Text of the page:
Does Increasing Access to Formal Credit Reduce Payday Borrowing?

53 Pages Posted: 11 Sep 2020 Last revised: 1 Jun 2022

See all articles by Sarah Miller

Sarah Miller

University of Michigan at Ann Arbor

Cindy Soo

University of Michigan, Stephen M. Ross School of Business

Date Written: September 2020

Abstract

The use of high cost “payday loans” among subprime borrowers has generated substantial concern among policymakers. This paper provides the first evidence of substitution between “alternative” and “traditional” credit by exploiting an unexpected positive shock to traditional credit access among payday loan borrowers: the removal of a Chapter 7 bankruptcy flag. We find that the removal of a bankruptcy flag on a credit report results in a sharp increase in access to traditional credit and raises credit scores, credit card limits, and approval rates. However, despite meaningful increases in access to traditional credit, we find no evidence that borrowers reduce their use of payday loans, and our confidence intervals allow us to rule out even very small reductions in payday borrowing. Furthermore, we find evidence that flag removals increase the use of other alternative credit products such as online subprime installment loans. These results indicate that marginally improving access to less expensive formal credit is insufficient to meaningfully shift borrowers away from high cost subprime products. We discuss likely explanations for this including increased marketing of subprime products associated with the flag removal, the imperfect substitutability between cash and credit for low income borrowers, and an insufficiency in the size of the increase in credit access associated with the flag removal.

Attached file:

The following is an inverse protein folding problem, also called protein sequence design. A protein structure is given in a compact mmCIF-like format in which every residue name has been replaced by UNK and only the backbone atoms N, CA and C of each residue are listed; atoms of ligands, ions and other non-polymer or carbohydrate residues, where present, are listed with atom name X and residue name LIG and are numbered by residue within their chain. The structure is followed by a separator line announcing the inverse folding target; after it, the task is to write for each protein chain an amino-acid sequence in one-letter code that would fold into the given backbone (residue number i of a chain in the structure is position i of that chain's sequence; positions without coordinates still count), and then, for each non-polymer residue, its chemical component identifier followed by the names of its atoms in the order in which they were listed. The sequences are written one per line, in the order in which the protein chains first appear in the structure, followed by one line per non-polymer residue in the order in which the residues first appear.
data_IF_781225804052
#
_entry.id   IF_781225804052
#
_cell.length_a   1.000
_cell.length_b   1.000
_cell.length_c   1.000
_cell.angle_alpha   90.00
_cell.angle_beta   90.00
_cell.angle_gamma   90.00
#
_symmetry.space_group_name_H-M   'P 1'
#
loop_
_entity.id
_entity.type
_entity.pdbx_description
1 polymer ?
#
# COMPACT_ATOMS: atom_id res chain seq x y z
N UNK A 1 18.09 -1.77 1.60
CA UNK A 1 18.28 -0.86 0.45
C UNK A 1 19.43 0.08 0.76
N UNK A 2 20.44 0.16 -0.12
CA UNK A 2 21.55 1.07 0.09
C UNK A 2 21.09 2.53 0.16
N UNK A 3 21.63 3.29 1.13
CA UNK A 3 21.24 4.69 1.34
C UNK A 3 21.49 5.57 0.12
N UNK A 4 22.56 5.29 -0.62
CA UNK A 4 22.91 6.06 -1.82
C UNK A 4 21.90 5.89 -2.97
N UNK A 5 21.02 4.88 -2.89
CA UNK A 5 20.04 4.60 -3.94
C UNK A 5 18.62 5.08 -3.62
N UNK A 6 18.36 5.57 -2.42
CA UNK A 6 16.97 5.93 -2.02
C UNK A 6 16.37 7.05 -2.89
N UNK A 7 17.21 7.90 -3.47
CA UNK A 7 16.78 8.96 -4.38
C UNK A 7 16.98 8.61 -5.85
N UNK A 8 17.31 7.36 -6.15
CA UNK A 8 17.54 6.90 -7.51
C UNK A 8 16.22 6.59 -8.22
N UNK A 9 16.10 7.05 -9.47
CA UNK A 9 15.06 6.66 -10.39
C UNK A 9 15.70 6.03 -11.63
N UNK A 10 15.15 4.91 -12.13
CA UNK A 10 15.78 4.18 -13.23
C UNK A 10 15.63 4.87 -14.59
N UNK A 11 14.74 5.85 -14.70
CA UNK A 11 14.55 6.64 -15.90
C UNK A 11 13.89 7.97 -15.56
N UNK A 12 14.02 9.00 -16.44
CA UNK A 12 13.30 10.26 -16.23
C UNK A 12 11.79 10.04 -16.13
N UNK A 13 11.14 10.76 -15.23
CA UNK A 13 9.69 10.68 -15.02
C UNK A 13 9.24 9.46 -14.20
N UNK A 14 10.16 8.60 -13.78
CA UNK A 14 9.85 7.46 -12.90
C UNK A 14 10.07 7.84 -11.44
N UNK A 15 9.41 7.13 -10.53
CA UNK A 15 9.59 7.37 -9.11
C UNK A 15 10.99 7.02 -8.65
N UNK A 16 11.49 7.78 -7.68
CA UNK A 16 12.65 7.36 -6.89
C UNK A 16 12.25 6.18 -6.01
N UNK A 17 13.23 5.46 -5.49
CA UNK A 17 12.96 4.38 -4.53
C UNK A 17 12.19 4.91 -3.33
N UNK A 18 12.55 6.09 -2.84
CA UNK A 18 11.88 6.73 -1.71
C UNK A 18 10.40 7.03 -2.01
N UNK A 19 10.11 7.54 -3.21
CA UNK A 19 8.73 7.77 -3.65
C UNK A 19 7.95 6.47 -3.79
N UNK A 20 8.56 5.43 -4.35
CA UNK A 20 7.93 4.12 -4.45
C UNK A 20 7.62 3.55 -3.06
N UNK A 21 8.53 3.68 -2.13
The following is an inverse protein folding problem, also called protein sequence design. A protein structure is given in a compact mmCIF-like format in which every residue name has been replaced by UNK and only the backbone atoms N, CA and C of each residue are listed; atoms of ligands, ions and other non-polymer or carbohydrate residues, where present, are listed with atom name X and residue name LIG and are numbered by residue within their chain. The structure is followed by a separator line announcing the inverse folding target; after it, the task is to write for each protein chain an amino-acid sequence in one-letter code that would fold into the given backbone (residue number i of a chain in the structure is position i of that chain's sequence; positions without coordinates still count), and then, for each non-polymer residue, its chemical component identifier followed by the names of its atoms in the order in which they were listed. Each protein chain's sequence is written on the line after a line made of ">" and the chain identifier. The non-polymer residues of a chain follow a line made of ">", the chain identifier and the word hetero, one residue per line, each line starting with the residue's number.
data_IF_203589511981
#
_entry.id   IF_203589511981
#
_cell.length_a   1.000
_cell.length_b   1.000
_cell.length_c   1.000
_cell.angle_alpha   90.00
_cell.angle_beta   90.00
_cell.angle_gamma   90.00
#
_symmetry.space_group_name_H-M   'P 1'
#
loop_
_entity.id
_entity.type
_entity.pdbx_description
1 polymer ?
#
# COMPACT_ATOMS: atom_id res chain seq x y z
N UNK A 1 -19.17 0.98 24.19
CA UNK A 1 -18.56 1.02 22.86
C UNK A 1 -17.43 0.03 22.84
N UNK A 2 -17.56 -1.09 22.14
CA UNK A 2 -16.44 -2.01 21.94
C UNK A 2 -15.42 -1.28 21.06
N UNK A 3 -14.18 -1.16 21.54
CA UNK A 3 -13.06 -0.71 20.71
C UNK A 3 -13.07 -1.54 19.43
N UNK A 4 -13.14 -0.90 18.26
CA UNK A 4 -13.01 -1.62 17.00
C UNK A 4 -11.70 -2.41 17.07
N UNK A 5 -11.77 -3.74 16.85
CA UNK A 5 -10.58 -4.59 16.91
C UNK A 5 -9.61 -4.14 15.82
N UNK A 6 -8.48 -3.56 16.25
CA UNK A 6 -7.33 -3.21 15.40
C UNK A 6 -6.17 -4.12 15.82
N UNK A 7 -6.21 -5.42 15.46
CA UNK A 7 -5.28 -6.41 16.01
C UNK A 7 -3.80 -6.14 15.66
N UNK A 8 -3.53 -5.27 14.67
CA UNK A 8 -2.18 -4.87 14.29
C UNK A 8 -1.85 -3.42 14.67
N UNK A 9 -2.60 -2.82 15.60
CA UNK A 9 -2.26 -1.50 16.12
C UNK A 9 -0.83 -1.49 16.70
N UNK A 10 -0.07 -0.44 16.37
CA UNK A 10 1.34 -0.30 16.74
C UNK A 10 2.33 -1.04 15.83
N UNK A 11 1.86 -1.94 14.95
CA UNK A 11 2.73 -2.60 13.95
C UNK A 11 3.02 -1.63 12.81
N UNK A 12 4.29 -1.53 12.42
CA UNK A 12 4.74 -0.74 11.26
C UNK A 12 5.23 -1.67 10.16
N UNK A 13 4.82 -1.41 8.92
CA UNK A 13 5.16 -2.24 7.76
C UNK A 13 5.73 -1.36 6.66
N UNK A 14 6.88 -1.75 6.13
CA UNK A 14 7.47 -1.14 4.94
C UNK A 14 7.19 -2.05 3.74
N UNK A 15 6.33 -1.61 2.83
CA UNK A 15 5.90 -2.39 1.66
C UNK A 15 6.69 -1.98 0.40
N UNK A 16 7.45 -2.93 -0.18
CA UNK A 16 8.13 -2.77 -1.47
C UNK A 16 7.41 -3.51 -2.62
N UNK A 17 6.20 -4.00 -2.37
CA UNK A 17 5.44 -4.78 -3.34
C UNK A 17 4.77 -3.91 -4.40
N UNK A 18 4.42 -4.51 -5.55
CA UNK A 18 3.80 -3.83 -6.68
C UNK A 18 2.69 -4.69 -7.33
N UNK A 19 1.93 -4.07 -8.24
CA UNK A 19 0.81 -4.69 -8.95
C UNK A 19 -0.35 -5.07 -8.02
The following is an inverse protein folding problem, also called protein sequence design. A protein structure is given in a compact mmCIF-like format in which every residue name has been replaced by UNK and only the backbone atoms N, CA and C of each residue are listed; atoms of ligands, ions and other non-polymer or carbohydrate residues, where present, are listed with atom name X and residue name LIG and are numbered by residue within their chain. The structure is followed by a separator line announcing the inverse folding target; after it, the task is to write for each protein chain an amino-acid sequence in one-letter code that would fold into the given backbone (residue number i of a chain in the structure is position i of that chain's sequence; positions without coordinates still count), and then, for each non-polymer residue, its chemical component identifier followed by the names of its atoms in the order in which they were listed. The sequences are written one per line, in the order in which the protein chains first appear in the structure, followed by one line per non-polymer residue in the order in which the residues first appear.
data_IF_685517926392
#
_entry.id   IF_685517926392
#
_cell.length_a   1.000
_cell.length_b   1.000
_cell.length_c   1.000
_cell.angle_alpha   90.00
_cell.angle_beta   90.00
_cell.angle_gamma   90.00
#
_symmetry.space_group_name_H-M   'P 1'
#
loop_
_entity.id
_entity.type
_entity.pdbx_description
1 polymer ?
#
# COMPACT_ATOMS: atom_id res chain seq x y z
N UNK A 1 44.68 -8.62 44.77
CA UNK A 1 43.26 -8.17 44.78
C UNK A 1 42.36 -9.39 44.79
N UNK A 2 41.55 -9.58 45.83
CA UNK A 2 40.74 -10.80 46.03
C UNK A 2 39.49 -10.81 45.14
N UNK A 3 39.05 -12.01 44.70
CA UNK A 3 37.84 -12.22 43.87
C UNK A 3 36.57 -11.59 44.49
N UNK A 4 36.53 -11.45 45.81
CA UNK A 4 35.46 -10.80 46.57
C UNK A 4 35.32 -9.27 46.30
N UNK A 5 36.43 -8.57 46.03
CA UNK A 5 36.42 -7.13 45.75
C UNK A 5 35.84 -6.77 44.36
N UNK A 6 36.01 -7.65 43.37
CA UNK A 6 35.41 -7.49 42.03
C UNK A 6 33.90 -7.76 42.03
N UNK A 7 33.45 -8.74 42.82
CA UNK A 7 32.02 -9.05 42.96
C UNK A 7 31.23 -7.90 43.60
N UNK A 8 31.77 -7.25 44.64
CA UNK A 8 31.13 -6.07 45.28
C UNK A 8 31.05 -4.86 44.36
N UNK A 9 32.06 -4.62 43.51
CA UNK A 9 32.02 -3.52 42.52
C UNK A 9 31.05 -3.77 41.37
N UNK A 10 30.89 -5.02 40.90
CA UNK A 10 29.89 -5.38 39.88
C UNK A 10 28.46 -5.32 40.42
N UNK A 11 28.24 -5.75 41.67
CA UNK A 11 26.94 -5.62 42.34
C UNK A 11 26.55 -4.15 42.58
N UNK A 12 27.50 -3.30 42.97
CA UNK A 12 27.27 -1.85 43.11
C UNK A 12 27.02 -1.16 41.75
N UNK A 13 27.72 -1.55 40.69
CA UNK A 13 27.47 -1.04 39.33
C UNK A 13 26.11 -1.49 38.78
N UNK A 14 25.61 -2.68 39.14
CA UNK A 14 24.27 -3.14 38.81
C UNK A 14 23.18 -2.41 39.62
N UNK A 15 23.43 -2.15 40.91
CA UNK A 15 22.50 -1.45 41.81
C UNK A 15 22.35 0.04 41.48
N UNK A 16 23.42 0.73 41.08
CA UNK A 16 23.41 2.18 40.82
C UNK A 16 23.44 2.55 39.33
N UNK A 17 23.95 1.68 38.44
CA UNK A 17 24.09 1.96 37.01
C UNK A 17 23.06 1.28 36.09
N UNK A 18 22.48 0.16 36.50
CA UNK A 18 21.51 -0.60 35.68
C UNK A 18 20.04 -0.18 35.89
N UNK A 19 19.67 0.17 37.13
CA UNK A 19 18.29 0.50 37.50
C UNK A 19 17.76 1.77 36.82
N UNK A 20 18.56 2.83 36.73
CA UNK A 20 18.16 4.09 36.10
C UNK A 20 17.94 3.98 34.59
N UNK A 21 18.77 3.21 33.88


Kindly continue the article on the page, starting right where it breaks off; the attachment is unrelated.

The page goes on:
Suggested Citation

Miller, Sarah and Soo, Cindy, Does Increasing Access to Formal Credit Reduce Payday Borrowing? (September 2020). NBER Working Paper No. w27783, Available at SSRN: https://ssrn.com/abstract=3687939

Sarah Miller (Contact Author)

University of Michigan at Ann Arbor ( email )

500 S. State Street
Ann Arbor, MI 48109
United States

HOME PAGE: http://www-personal.umich.edu/~mille/

Cindy Soo

University of Michigan, Stephen M. Ross School of Business ( email )

701 Tappan Street, Ross School of Business
University of Michigan
ANN ARBOR, MI MI 48104
United States

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